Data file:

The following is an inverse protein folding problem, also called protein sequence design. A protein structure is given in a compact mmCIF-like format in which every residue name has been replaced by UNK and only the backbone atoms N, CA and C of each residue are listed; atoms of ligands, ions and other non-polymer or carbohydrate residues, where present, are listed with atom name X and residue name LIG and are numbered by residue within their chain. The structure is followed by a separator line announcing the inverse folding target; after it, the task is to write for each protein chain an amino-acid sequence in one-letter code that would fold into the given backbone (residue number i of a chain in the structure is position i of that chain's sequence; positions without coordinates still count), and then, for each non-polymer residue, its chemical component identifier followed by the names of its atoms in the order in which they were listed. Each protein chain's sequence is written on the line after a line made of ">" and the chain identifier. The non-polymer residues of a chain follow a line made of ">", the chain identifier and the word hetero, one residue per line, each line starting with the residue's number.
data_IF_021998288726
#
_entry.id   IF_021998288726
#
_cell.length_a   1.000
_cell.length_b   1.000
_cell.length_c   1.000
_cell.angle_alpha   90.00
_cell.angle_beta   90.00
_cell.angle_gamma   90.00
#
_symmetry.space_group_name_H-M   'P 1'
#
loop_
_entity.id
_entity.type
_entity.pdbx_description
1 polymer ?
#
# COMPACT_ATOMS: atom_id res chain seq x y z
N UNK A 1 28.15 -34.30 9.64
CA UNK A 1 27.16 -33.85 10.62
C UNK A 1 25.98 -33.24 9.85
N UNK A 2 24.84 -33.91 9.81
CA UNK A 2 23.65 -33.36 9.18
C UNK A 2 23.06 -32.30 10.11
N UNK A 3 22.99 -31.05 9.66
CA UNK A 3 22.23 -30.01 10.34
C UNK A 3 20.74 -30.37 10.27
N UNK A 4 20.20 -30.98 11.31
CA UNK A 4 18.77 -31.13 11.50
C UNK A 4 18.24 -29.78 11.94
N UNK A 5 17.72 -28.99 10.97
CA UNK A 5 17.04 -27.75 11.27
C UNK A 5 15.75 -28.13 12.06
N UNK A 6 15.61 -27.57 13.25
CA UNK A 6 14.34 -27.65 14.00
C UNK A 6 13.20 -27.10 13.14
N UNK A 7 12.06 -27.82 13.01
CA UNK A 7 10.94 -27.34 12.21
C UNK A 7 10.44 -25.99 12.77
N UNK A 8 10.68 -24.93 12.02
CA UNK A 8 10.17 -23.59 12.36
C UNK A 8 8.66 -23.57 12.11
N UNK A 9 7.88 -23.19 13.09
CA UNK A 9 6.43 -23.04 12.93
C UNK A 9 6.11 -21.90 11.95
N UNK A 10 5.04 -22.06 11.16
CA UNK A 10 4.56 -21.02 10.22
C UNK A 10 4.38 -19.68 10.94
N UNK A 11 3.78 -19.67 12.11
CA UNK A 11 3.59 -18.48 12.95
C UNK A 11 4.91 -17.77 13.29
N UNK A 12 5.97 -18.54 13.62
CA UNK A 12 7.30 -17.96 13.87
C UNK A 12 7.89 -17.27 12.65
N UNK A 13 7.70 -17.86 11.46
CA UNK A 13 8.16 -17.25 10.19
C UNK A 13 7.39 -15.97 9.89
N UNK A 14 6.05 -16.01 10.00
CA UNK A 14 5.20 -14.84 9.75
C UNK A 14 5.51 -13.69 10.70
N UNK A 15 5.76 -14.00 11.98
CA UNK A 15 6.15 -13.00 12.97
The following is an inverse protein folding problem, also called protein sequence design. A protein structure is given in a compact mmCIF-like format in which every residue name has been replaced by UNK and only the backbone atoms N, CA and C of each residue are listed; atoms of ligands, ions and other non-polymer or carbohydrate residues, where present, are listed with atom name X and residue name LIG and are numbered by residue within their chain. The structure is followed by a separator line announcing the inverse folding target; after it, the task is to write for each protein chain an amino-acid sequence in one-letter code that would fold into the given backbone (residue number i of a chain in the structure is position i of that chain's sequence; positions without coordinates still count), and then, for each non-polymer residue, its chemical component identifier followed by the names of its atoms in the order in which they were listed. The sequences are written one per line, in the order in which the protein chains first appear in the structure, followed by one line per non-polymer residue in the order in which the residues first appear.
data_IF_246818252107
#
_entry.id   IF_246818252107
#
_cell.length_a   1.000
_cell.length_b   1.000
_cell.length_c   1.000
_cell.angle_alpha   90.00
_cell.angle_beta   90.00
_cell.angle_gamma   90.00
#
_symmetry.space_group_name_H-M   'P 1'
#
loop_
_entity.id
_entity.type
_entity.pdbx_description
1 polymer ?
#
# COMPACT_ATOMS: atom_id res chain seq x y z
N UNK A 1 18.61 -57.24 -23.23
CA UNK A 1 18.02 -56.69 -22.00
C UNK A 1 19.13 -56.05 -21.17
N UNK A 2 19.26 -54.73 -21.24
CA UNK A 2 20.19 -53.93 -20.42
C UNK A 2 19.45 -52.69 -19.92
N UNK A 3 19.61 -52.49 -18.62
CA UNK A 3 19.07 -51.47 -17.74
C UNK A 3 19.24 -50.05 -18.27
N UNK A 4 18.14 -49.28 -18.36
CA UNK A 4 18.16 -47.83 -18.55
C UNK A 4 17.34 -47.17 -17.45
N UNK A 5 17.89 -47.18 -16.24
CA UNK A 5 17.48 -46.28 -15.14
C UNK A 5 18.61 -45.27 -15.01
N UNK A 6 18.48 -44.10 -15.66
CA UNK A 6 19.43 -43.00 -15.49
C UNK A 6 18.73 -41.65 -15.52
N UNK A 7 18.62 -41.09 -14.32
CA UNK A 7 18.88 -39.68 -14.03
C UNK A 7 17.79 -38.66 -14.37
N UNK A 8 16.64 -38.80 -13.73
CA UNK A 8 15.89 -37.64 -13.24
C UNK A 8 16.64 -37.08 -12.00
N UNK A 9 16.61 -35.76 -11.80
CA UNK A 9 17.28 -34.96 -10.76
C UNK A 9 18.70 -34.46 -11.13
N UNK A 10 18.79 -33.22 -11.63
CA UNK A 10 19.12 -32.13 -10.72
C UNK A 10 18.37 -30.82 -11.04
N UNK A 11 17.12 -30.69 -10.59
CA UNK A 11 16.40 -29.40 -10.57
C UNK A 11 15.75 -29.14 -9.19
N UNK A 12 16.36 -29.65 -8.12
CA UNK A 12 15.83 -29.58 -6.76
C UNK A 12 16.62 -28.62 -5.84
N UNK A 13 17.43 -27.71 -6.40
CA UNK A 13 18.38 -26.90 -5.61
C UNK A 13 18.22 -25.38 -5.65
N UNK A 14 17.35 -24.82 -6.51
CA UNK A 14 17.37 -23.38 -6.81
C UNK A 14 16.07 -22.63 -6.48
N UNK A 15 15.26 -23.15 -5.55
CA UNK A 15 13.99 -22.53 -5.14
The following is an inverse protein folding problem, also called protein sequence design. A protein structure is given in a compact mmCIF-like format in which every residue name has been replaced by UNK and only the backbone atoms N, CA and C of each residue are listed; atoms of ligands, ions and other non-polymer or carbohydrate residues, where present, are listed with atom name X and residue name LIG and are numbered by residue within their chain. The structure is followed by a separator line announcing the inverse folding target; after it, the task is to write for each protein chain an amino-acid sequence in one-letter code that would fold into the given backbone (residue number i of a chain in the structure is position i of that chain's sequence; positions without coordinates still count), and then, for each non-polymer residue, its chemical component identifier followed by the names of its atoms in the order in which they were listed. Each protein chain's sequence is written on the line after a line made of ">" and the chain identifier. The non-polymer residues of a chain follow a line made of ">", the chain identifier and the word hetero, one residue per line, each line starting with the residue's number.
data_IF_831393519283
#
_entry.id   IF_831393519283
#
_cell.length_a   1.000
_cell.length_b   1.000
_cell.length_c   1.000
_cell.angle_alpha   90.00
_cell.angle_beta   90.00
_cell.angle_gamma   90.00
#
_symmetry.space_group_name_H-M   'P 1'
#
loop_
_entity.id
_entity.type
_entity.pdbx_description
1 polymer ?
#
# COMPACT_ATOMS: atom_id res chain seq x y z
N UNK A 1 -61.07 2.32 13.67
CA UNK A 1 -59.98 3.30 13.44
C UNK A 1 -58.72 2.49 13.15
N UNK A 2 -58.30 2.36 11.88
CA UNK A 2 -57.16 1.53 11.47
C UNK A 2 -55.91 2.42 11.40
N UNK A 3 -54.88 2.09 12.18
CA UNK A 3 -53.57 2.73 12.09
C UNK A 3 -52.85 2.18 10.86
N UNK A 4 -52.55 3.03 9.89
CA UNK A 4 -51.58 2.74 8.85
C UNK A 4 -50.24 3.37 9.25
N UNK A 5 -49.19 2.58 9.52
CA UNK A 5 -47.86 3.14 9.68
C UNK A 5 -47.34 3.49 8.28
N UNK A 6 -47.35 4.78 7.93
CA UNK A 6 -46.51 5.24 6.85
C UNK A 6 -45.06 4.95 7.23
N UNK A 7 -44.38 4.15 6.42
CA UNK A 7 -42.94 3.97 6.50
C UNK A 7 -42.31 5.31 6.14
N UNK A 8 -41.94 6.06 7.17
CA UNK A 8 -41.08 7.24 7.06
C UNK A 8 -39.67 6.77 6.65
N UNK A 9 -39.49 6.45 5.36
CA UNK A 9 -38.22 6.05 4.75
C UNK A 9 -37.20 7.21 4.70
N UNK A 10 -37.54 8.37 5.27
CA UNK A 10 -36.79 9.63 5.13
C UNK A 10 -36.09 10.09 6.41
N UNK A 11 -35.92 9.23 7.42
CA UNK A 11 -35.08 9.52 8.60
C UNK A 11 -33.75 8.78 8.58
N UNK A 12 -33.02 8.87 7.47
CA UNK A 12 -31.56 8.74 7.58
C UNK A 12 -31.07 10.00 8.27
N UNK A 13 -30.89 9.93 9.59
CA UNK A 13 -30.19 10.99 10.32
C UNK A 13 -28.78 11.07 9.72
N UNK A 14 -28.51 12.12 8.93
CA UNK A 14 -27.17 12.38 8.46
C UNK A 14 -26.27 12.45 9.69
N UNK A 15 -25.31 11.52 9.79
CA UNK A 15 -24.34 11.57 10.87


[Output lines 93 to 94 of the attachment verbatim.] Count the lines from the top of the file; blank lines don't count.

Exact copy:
N UNK A 3 19.61 -52.49 -18.62
CA UNK A 3 19.07 -51.47 -17.74